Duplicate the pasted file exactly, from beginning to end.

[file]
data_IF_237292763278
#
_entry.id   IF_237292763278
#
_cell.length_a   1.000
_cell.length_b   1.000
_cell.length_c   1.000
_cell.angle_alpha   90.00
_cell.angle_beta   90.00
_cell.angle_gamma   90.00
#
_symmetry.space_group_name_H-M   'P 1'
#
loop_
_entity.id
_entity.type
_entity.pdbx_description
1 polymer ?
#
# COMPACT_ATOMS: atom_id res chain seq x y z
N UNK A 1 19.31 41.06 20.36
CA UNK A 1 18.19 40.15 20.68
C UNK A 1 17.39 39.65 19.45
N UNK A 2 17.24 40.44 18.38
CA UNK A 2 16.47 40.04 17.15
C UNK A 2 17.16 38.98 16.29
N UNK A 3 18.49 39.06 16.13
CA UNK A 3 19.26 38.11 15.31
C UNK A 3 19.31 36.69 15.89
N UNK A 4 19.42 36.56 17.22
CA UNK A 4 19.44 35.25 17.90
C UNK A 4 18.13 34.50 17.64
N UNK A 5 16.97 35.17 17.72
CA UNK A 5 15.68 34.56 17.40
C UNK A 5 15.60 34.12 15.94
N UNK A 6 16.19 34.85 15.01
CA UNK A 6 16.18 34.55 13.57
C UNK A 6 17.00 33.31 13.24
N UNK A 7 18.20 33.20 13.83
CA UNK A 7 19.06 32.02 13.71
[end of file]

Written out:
data_IF_237292763278
#
_entry.id   IF_237292763278
#
_cell.length_a   1.000
_cell.length_b   1.000
_cell.length_c   1.000
_cell.angle_alpha   90.00
_cell.angle_beta   90.00
_cell.angle_gamma   90.00
#
_symmetry.space_group_name_H-M   'P 1'
#
loop_
_entity.id
_entity.type
_entity.pdbx_description
1 polymer ?
#
# COMPACT_ATOMS: atom_id res chain seq x y z
N UNK A 1 19.31 41.06 20.36
CA UNK A 1 18.19 40.15 20.68
C UNK A 1 17.39 39.65 19.45
N UNK A 2 17.24 40.44 18.38
CA UNK A 2 16.47 40.04 17.15
C UNK A 2 17.16 38.98 16.29
N UNK A 3 18.49 39.06 16.13
CA UNK A 3 19.26 38.11 15.31
C UNK A 3 19.31 36.69 15.89
N UNK A 4 19.42 36.56 17.22
CA UNK A 4 19.44 35.25 17.90
C UNK A 4 18.13 34.50 17.64
N UNK A 5 16.97 35.17 17.72
CA UNK A 5 15.68 34.56 17.40
C UNK A 5 15.60 34.12 15.94
N UNK A 6 16.19 34.85 15.01
CA UNK A 6 16.18 34.55 13.57
C UNK A 6 17.00 33.31 13.24
N UNK A 7 18.20 33.20 13.83
CA UNK A 7 19.06 32.02 13.71